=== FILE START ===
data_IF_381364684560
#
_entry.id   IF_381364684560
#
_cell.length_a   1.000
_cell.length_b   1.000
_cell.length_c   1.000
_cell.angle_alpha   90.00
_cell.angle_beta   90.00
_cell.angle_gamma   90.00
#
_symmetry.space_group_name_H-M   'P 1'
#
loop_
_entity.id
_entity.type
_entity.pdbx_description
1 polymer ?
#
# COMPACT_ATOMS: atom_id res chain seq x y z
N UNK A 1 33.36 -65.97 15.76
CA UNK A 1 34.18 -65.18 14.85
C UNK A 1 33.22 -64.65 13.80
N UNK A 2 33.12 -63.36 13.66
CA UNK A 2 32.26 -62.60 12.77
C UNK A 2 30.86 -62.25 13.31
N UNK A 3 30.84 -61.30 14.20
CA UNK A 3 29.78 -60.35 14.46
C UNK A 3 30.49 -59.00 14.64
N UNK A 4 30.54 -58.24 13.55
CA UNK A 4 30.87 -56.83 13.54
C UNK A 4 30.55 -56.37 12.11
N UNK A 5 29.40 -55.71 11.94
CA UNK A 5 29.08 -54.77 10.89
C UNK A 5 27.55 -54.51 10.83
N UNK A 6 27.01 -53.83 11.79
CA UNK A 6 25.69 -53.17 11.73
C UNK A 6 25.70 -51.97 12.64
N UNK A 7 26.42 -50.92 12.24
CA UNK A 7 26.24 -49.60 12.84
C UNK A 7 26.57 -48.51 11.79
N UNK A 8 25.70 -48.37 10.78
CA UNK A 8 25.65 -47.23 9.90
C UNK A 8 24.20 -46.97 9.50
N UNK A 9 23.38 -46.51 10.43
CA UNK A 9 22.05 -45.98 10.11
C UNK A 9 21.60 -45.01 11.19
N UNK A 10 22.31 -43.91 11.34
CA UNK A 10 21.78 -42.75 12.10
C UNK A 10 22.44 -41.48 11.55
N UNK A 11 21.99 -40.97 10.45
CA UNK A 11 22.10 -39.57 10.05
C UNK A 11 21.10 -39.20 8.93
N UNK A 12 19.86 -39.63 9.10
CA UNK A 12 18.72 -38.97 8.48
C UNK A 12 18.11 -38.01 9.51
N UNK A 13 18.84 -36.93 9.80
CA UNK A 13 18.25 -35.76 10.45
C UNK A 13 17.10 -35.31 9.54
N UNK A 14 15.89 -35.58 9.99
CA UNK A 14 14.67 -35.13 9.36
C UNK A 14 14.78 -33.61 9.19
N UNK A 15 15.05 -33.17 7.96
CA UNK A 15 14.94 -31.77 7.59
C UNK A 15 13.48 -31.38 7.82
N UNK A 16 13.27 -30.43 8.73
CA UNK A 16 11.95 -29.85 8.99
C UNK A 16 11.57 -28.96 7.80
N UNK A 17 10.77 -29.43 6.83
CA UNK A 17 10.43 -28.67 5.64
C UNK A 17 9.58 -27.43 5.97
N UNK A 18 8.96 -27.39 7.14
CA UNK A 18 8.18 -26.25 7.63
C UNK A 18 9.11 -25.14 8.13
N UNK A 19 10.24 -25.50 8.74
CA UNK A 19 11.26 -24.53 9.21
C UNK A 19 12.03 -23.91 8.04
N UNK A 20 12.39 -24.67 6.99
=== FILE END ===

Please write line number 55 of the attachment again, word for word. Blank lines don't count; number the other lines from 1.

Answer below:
CA UNK A 12 18.72 -38.97 8.48